• Optimize the size of images even if you’re using responsive design. With responsive design, you can make sure that images are optimized for mobile by using CSS to write in a max-width clause — {max-width:100%} — which will resize your images based on the size of the detected screen.

Design for multiscreen

To optimize your mobile content for multiscreen use, make sure that the colors, fonts, and themes that you use closely imitate your desktop colors, fonts, and themes. Doing so helps your visitors feel confident that they’ve landed in the right place when they navigate to your website using a new device, and it can also help reinforce branding. Progressive Insurance does a good job of this.

Keep your mobile and desktop designs similar.
Keep your mobile and desktop designs similar.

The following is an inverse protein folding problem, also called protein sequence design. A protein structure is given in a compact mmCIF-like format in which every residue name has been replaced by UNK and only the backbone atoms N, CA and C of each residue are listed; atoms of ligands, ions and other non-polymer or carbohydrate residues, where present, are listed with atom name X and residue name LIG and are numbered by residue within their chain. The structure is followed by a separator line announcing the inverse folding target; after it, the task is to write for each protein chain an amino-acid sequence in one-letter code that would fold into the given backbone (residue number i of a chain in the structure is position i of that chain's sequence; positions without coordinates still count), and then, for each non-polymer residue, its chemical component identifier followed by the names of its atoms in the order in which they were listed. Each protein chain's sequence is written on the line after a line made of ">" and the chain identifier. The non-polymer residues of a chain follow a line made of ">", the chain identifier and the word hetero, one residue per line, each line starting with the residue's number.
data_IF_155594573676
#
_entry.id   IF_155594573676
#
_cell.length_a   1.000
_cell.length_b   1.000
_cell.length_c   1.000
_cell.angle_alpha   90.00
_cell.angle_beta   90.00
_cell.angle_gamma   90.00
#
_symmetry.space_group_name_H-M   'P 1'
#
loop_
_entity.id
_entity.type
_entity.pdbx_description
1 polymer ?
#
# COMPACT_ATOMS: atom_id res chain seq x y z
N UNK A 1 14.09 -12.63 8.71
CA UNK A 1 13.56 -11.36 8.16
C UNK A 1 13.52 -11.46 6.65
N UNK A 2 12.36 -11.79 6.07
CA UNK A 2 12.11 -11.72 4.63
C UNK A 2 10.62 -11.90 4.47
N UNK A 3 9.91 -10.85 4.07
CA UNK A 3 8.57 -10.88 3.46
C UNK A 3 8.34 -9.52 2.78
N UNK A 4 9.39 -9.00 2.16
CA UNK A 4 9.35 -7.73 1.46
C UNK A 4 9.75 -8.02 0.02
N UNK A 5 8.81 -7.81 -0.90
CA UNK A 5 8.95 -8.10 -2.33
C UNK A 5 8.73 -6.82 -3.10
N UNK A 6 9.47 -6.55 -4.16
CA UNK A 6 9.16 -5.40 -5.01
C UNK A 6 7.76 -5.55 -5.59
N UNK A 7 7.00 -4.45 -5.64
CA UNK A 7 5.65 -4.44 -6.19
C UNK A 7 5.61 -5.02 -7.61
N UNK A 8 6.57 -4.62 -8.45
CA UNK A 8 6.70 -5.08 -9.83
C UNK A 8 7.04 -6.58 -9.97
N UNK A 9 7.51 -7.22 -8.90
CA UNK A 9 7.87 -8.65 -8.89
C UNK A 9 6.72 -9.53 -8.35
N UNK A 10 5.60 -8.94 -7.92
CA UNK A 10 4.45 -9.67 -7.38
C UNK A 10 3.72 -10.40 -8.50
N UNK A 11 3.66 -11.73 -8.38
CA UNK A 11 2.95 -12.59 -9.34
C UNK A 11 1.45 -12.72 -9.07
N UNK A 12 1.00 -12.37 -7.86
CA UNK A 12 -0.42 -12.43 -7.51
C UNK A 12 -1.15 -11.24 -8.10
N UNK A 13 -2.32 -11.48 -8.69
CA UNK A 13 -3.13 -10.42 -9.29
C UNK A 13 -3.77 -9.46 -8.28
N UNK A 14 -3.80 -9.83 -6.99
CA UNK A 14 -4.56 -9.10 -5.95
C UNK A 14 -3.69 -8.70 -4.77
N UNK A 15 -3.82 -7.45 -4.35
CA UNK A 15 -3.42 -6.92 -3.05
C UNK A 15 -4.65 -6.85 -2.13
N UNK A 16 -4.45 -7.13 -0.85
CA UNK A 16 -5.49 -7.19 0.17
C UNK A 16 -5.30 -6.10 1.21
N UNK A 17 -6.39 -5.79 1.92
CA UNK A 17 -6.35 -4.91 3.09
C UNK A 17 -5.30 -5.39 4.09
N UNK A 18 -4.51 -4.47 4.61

Avoid using Flash

In general, designing with Flash is unreliable and not recommended for either desktop or mobile design. This includes relying on Flash to play video content. Some mobile devices, such as iPhones, can’t render Flash at all, so any elements of your website that require Flash will render a poor user experience.

Flash is also bad for SEO because Google has been known to bump SERP rank and insert SERP warnings when mobile sites use Flash.

About This Article

This article is from the book:

About the book authors:

Bruce Clay has been a search engine optimization consultant since before there was Google. Today, Bruce Clay, Inc., is a leading search marketing company providing SEO services and consulting, pay-per-click advertising management, content development, and social media marketing services. Learn more at Kristopher B. Jones is the founder and former CEO of digital marketing agency and affiliate network Pepperjam, which he sold to eBay in 2009. He most recently founded three-time SEO agency of the year finalist and DIY Software company